DriveThruRPG.com
Close
New Account
 
  
 
 
You will lose your chance to get the free product of the week.
One-click unsubscribe later if you don't enjoy the newsletter.
Close
Log In
 
 Forgot password?
 

     or     Log In with your Facebook Account
Browse
 Publisher Info
 Follow Your Favorites!
NotificationsLog in or create an account and you can choose to get email notices whenever your favorite publishers or topics get new items!









Back
Other comments left by this customer:
Revere: Revolution in Silver
Publisher: Archaia Entertainment LLC
by Michael H. [Featured Reviewer]
Date Added: 12/03/2011 06:30:41
An enjoyable read with excellent art and a captivating premise - enough so that I look forward to follow-up stories. I own the hard back version as well and think it's a better value for the price than the PDF though.

Rating:
[4 of 5 Stars!]
Revere: Revolution in Silver
Click to show product description

Add to DriveThruRPG.com Order

Mouse Guard Roleplaying Game
Publisher: Archaia Entertainment LLC
by Michael H. [Featured Reviewer]
Date Added: 12/03/2011 06:27:40
The Mouse Guard RPG is by Luke Crane & David Petersen, and is based upon the award-winning comic book and graphic novel series of the same name. It is produced by Archaia Studios Press. I have the hard cover version (along with the complementary pdf version you get when you purchase the HC through IPR), which sells for $34.95 and weighs in at a very hefty 320 pages. Luke Crane is a very well-known, award-wining RPG designer himself and is responsible for some very cool, and rather complex, RPGs including Burning Wheel and Burning Empires.

So how does the book measure up? Let me start with the book itself: It is easily the most beautiful RPG I have ever laid eyes on. I own a variety of very high quality RPG books, but MG blows them away. Really. It's on be heavy, glossy paper and filled from start to finish with lavish, full-color illustrations. The layout, the fonts, and the cover all scream "AWESOME!" Even the book jacket is great - the inside contains a complete map of the Mouse Territories! Oh and the book's dimensions are square which means it matches the comic and graphic novels' dimensions.

Okay, so the book is beautiful. How is the game? I hate sounding like a fanboi but, wow, is the game good. The book is very well-written and manages to explain how to play the game, in very simple terms so that a new RPer can understand and yet, as someone who owns dozens of RPGs, I never felt that things were being dumbed down - it was an easy and enjoyable read from start to finish. The book starts with a basic explanation of what roleplaying is and the basic mechanics of the game before jumping right into character creation and the resolution system. Next is an explanation of the structure of sessions, followed by a description of the Territories and their Denizens. The book then finishes up by detailing abilities, skills, traits, and how to create missions and your own characters.

So what makes this game special? Let's start with the basic mechanics. Mouse Guard (MG) is built on the same basic, well-tested mechanics as those used in Burning Wheel and Burning Empires, but is a much more refined and streamlined system. Some would call it a "lite" version of Burning Wheel (BW) but I would take exception to that term since it suggests that MG is somehow a cheaper or dumber version of BW which it is not. Instead MG trims away the unnecessary parts of BW and hones other mechanics to much more tightly capture the feel and style of the MG comics. Whereas BW is meant to be a workman's fantasy RPG which the group uses to "burn up" their setting, MG is instead designed to do one particular setting really well.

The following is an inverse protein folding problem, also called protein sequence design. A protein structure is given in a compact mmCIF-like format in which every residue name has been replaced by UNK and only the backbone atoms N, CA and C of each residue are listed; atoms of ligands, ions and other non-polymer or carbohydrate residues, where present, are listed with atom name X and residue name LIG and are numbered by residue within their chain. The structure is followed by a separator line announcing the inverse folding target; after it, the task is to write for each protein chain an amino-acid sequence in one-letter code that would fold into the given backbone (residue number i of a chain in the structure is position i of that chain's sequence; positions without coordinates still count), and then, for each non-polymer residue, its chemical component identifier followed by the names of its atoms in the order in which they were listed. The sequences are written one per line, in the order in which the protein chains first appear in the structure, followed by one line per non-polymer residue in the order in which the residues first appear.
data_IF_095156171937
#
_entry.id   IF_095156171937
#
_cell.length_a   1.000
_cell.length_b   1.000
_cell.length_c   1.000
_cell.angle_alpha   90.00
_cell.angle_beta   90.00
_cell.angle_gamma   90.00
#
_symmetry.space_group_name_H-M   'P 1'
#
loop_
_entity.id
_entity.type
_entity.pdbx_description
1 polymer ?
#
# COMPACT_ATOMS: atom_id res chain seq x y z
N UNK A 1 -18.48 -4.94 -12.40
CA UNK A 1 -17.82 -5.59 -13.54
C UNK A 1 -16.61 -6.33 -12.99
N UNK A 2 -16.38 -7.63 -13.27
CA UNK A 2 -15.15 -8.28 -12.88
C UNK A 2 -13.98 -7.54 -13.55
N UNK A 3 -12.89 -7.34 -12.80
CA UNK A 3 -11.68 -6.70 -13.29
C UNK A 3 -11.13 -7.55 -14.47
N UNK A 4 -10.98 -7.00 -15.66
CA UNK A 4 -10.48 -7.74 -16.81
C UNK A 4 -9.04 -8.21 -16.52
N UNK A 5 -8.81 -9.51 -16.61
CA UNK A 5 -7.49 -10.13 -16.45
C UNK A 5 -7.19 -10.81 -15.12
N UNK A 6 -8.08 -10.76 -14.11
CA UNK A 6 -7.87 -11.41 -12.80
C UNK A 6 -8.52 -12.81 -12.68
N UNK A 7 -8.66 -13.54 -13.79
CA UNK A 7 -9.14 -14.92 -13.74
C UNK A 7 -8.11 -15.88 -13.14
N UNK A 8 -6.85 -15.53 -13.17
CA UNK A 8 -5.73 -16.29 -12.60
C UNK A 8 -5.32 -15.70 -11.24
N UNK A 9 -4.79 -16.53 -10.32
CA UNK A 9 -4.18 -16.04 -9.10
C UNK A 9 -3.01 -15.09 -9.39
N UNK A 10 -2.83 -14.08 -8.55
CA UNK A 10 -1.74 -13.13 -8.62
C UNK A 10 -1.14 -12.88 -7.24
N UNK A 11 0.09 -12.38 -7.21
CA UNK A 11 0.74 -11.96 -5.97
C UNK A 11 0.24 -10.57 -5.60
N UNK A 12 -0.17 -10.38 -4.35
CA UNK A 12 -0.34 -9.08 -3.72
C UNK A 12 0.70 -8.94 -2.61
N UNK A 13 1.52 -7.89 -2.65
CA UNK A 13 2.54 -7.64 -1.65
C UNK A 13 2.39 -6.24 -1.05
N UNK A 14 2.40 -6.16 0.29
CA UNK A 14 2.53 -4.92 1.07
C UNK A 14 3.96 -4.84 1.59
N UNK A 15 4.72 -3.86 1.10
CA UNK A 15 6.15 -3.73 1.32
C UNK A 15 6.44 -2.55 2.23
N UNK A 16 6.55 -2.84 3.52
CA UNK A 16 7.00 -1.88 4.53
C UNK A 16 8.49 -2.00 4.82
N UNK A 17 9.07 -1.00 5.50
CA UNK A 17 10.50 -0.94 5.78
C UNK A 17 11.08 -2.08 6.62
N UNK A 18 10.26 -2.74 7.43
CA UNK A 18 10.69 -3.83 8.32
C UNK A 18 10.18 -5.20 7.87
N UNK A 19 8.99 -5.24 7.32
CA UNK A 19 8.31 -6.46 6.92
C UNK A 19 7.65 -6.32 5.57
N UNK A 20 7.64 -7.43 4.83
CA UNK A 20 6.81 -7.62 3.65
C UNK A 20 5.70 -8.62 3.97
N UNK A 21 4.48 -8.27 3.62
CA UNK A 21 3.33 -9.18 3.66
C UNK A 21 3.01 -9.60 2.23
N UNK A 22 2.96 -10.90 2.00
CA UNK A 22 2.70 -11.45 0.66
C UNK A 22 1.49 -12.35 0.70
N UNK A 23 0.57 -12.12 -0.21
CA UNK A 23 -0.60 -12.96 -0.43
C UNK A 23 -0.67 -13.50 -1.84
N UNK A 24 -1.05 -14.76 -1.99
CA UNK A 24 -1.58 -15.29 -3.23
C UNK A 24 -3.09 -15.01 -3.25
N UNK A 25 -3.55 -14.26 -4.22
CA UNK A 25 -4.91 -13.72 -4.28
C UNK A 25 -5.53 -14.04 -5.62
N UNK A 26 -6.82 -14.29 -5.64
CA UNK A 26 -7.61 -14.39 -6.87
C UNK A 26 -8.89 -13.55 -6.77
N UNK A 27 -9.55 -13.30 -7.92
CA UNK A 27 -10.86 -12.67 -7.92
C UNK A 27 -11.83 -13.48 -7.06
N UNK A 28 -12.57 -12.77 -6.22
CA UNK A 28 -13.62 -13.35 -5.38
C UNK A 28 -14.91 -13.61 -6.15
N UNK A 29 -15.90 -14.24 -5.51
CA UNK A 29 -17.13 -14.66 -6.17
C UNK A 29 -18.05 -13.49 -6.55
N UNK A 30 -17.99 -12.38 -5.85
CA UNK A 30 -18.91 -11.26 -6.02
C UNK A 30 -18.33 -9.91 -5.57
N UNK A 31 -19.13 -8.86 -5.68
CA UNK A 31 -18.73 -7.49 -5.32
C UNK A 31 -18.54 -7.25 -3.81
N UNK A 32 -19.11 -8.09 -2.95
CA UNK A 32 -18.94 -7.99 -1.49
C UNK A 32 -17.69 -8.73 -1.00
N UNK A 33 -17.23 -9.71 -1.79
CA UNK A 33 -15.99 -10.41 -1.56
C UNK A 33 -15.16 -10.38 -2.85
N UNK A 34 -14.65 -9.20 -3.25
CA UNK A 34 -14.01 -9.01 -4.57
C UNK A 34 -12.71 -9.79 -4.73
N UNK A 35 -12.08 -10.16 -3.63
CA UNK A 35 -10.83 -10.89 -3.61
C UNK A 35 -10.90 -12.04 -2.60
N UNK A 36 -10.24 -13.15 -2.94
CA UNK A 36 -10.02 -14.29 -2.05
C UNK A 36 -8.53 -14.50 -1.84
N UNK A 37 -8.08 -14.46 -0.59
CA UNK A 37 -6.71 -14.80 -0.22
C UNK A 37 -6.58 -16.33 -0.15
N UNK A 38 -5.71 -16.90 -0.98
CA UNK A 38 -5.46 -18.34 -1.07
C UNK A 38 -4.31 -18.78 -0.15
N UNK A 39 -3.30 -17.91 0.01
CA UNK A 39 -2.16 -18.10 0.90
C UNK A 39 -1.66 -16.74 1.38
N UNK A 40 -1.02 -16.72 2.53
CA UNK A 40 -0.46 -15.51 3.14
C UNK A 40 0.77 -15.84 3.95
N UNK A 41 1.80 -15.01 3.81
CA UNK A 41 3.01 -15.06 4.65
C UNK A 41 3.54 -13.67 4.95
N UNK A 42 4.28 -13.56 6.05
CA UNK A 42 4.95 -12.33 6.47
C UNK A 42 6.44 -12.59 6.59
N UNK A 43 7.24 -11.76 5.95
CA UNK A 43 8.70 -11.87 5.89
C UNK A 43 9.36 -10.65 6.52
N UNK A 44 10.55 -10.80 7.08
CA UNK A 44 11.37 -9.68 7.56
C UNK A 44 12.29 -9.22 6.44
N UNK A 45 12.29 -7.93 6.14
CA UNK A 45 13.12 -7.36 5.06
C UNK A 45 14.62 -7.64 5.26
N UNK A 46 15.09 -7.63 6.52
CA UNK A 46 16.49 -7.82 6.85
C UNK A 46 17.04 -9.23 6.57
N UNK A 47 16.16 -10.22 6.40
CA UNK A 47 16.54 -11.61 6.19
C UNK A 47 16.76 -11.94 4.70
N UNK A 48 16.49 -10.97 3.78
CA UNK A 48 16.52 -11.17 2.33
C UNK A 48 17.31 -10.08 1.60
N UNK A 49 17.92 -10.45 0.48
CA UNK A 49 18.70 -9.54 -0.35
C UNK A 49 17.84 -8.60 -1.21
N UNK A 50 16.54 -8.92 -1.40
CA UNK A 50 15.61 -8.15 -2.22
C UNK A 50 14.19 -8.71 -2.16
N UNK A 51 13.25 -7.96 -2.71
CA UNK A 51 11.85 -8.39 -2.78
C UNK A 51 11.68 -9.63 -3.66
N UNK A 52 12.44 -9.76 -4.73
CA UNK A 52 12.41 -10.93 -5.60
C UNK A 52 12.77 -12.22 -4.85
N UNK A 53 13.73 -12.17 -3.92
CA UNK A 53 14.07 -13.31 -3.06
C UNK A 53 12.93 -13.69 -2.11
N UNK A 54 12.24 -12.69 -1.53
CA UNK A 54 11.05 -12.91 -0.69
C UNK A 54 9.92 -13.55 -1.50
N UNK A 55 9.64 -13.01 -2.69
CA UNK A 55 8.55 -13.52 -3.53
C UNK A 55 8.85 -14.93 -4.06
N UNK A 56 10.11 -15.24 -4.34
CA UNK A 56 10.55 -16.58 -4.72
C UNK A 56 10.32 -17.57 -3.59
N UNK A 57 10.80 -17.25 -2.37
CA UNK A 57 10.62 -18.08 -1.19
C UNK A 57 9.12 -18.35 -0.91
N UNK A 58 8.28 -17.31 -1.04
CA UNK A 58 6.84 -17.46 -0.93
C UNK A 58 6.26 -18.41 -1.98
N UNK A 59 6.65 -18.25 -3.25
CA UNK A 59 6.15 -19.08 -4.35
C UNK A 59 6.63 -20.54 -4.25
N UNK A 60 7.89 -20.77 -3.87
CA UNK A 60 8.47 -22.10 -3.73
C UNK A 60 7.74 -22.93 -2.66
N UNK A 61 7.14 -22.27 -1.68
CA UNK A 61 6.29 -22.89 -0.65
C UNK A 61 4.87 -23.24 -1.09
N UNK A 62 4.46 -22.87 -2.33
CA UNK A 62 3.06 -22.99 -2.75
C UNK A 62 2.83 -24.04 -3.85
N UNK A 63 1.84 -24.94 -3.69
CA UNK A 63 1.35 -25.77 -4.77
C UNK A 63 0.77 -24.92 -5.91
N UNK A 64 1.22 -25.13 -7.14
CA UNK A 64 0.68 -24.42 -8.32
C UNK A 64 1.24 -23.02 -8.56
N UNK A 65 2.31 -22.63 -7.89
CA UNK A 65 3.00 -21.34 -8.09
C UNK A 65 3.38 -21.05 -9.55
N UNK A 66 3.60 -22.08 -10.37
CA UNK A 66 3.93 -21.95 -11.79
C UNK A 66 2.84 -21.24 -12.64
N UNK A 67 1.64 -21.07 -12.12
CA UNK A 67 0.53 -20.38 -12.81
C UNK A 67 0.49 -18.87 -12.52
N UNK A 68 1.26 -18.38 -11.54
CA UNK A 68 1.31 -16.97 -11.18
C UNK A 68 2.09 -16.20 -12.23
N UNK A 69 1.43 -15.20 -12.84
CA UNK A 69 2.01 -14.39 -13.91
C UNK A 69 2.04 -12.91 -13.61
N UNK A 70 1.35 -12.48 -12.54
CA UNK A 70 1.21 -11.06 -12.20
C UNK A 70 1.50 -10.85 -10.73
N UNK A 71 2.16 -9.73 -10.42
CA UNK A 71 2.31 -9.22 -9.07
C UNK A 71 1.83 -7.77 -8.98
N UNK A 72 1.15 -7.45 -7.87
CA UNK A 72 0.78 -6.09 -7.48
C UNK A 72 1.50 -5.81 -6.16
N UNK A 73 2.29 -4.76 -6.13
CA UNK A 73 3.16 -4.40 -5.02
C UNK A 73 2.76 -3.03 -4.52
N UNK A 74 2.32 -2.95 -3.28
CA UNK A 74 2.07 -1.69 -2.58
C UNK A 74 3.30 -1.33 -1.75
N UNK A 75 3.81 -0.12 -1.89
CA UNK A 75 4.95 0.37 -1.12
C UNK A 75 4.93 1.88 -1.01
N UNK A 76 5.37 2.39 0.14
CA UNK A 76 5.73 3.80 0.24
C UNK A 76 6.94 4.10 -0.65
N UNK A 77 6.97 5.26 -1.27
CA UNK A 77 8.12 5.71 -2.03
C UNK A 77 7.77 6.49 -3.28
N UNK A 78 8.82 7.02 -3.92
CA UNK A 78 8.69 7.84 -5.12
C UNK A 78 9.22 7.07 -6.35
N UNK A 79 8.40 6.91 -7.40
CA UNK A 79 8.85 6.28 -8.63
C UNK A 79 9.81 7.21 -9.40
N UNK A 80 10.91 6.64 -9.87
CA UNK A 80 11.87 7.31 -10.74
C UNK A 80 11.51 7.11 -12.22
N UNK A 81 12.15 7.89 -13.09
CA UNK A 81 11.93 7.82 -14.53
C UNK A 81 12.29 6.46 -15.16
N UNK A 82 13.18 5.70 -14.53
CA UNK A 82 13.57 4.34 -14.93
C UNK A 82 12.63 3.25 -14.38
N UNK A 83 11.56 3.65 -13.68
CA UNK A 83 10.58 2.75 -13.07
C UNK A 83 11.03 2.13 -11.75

The basic mechanics of MG are based around dice pools (typically ranging in size from 3 to 6 dice) using D6's. A 4+ is considered a success on a die and all that's required is to roll your dice and count the number of successes. The system also differentiates between two levels of resolution: Tests and Conflicts. Tests are simple, single roll task resolution in which the number of successes is compared either to a target number based on the difficult of the task Ob (in MG terms, the obstacle's difficulty or "Ob" of the task), or to an opposing character's number of successes. The number of success beyond the Ob, or over your opponent's number, determines the margin of success. It's a very intuitive and elegant system that handles situations like untrained skills and teamwork in a very satisfying way.

Conflicts introduce another level of complexity and depth to the system in which the characters involved script their actions, consult a simple table to see how those actions interact, and then make an action test. It's a simplified version of the Fight! and Duel of Wits mechanics from Burning Wheel and I have to say, it's a big improvement for the average gamer. I really love the depth that BW offers (there are a large # of actions that interact in interesting ways) but it's very intimidating to new players. MG captures that same feel and concept in a much more streamlined way. What kinds of conflicts does the system handle? The short answer is anything. The more detailed answer is that it can handle situations like arguments, chases, fights, negotiations, journeys, speeches, or even all-out war, all with the same basic mechanic and just a few rolls. Perhaps the most innovative part of the whole system compared to Burning Wheel is the way team work factors in to a fight: Patrol members divide actions between the various team members in each turn, which means that conflicts involving 2 or more mice have a really cool team vibe to them where each member contributes to the action of each exchange. This approach also captures the style of the comic very well: One patrol member might act to distract an enemy while another strikes from a flank, with the two actions working together in a synergistic way that allows the small, physically limited mice to deal with a much larger foe. The only trick is that players need to learn to actively work as a team, something that may take a couple of conflicts to get the hang of.